Srinivasan, et al (2009) studied the influence of “customer value creation (through product innovation)” and “customer value communications (through marketing investments)” on stock returns. This article studies how the effect of product innovations and marketing investments for such product innovations improve stock returns by improving the outlook on future cash flows. The authors performed large-scale econometric analysis of product innovation and associated marketing mix in the automobile industry. They found lots of improvement in the explained variance of stock returns when such marketing actions are added to the established finance benchmark. It was noticed that “investors react favorably to companies that launch pioneering innovations that have higher perceived quality, that are backed by substantial advertising support, and that are in large and growing categories”. The results highlight that pioneering innovations are rewarded by stock market benefits. It is calculated that pioneering innovations reward stock returns that are seven times greater, and advertising support that is nine times more effective — compared to minor improvements. Perceived quality of the new car introduction improves the firm’s stock returns but does not have a statistically significant effect on customer liking. A very important finding is that promotional incentives have a negative effect on stock returns. This indicates that price promotions are interpreted as a weakening of demand in the market place.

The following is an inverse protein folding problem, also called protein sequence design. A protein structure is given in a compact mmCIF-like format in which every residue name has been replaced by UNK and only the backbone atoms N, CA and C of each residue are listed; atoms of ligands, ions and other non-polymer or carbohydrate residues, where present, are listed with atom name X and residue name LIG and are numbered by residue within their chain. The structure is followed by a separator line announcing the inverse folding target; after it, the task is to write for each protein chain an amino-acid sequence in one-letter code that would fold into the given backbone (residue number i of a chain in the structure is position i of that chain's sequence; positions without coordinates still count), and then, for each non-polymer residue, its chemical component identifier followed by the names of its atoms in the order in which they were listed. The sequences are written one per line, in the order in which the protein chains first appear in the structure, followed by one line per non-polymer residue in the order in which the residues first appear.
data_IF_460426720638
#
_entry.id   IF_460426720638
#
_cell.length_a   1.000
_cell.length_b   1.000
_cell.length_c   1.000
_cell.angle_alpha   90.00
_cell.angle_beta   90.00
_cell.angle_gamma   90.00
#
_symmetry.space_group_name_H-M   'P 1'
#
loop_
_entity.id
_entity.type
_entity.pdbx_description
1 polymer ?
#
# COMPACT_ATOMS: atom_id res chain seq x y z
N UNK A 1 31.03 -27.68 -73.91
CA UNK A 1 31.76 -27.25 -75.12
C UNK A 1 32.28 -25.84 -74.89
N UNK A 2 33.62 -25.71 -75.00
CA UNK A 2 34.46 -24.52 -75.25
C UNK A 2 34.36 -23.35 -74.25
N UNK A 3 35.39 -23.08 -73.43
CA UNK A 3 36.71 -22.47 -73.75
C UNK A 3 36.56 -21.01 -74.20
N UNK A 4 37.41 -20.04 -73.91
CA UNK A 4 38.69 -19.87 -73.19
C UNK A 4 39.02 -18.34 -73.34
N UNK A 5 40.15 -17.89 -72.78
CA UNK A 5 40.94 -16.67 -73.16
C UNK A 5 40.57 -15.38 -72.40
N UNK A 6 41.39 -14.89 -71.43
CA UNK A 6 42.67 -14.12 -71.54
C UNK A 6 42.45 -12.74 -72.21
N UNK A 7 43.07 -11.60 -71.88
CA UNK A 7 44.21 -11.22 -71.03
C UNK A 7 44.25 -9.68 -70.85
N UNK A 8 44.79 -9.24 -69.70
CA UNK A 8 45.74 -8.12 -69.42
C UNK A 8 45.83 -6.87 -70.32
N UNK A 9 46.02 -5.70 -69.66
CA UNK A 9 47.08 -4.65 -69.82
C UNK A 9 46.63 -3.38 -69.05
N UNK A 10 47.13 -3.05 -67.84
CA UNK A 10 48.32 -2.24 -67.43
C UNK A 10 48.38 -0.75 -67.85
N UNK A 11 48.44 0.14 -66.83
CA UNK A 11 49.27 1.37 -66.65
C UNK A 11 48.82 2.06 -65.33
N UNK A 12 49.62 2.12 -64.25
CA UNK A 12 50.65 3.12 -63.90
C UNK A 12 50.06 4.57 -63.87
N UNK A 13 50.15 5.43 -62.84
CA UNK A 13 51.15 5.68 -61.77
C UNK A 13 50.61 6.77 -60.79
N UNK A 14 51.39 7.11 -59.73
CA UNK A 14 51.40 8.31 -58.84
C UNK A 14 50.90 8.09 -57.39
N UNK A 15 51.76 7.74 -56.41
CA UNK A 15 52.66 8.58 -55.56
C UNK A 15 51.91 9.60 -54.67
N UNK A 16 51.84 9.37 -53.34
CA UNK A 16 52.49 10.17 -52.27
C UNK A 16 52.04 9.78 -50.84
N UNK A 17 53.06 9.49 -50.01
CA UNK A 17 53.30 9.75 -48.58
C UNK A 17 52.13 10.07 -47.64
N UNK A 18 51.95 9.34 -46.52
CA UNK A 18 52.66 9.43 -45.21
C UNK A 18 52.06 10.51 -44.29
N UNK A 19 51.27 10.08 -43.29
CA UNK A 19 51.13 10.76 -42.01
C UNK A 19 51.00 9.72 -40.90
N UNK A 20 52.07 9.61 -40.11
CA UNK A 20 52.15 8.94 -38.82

1.4 Market Structure and Strategy Development:

According to Ruan (2012), market structure is defined by characteristics like the number and relative strength of buyers and sellers types of competition, level of product differentiation, and ease of entry into and exit from the market. Five basic types of market structure are: